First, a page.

Singapore: Egypt indicated it’s ready to rejoin the club of major exporters of liquefied natural gas, making its biggest offer to supply the market in at least five years.
The state gas company EGAS tendered to sell four cargoes of LNG for loading in April, people with direct knowledge of the matter said. The bids are due on Monday and valid until March 25, according to the people, who asked not to be named because details of the process are confidential. The company is also marketing four cargoes for loading in May and three for June, people said, report agencies.For Egypt, the tender marks a revitalising of its gas industry, where sagging domestic production forced it to halt most exports of LNG in 2014. The North African nation has regained self-sufficiency with the help of major discoveries including the giant Zohr gasfield. LNG is exported from the Damietta and Idku plants, which were largely left idle five years ago.
Extra supplies from Egypt would hit a market already battling with the lowest spot prices for the super-chilled fuel since July 2017 following a mild winter that curbed demand across Europe and Asia. The US, Russia and Australia all are contributing to a glut, starting new plants to export the fuel and build market share.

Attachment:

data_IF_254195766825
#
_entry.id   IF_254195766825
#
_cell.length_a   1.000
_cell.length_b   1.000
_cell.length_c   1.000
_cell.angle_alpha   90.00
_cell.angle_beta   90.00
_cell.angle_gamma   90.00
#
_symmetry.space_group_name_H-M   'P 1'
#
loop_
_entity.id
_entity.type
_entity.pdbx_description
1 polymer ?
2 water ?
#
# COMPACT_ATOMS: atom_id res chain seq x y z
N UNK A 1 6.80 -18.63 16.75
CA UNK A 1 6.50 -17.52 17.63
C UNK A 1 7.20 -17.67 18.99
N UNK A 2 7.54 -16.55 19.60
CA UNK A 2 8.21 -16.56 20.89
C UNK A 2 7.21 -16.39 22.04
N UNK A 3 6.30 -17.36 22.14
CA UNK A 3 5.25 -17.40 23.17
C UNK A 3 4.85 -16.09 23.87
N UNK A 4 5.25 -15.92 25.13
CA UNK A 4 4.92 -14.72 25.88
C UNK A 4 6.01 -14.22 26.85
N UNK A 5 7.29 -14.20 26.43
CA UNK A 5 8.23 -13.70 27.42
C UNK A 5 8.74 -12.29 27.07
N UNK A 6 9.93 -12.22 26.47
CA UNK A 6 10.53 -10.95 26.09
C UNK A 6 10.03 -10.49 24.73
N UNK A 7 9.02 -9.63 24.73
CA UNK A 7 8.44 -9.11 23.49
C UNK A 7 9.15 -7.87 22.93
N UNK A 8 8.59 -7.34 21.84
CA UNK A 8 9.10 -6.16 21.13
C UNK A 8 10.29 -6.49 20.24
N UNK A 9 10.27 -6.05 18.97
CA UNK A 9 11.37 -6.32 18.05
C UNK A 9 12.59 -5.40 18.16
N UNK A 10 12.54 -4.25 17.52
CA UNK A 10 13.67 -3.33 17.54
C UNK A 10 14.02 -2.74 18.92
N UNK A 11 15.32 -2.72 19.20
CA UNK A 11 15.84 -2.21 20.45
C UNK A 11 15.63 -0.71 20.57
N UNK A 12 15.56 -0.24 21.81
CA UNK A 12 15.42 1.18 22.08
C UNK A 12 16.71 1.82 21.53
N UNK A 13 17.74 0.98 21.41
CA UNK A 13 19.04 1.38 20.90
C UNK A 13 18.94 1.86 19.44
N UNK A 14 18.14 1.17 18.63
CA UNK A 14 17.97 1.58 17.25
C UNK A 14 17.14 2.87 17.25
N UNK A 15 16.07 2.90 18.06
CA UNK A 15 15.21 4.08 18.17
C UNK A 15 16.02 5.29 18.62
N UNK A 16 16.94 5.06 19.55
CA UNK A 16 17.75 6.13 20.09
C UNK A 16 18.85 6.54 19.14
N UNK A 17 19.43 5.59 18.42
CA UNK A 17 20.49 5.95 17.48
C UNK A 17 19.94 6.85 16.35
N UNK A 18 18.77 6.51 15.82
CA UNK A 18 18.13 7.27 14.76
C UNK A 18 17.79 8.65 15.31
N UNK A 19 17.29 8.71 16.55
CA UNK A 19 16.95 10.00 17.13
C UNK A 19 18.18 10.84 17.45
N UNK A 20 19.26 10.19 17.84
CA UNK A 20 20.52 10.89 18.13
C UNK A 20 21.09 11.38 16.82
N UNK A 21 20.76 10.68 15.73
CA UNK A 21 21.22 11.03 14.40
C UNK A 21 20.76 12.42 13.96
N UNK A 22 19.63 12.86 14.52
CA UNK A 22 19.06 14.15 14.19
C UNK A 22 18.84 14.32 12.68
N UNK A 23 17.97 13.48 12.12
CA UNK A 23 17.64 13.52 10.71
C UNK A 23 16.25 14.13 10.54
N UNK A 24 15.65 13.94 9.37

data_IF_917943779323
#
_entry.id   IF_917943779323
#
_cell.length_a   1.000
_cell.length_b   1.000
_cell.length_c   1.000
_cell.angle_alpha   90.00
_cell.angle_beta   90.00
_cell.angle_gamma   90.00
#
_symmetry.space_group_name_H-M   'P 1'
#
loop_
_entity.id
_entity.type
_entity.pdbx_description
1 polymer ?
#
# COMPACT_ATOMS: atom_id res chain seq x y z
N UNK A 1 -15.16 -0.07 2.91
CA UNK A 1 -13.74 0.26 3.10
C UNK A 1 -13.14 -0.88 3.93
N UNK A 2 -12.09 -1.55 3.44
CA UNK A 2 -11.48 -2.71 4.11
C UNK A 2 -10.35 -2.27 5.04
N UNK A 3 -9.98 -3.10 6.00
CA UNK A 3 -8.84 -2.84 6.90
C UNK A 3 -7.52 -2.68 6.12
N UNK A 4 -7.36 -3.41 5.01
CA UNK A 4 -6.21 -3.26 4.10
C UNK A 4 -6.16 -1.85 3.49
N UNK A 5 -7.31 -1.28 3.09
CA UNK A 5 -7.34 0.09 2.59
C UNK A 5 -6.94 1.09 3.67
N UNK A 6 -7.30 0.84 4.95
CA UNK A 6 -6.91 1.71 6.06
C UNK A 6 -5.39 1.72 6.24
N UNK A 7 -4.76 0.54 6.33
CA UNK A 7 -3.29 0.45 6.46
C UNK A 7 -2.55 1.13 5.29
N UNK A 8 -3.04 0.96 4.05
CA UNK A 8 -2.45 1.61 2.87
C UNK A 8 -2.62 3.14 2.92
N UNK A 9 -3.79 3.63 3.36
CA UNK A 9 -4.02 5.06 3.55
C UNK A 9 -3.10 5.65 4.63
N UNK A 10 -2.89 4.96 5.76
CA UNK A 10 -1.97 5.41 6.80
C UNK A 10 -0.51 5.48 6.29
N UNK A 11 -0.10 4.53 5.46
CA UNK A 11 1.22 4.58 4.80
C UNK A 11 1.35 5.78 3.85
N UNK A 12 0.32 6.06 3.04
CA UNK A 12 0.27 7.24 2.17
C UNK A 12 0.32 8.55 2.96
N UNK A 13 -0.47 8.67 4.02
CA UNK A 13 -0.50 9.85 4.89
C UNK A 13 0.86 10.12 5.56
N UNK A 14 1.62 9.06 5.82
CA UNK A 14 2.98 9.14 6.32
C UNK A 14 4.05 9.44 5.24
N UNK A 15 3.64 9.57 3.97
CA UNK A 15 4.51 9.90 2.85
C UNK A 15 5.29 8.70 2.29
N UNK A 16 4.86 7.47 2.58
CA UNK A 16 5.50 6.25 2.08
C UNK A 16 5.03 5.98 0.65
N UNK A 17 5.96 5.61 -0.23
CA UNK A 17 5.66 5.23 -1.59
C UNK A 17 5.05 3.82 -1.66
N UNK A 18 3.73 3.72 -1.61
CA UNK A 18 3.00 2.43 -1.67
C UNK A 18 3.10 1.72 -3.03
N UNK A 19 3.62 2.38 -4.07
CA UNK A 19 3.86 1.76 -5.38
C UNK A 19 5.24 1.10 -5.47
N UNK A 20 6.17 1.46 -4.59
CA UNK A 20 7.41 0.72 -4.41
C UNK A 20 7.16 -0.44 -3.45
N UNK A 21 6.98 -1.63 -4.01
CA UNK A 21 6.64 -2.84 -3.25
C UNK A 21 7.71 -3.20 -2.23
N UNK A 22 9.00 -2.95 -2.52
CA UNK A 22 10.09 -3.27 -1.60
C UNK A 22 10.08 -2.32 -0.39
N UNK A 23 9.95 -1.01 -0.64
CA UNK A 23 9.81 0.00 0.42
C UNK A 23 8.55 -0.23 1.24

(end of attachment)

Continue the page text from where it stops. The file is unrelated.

“The speed and scale of which Egypt has turned from importer to notable exporter is likely to further loosen the already wide supply/demand balance,” Nick Campbell, a director at industry consultant Inspired Energy Plc, said by email. That will exacerbate “the lower demand environment with warmer winters in Europe and Far East leaving storage levels relatively full.”
When plants restart and come back into the market, sellers have a lack of commercial visibility and doing a tender will allow Egypt to test the market, said Jean-Christian Heintz, founder and director of industry consultant Wideangle LNG in Lugano, Switzerland.
“It is a good way for Egypt to figure out the real appetite and the price level,” he said. “Fragmenting the initial supply in several tenders is a good way to proceed, rather than creating price precedents on midterm indexed deals.”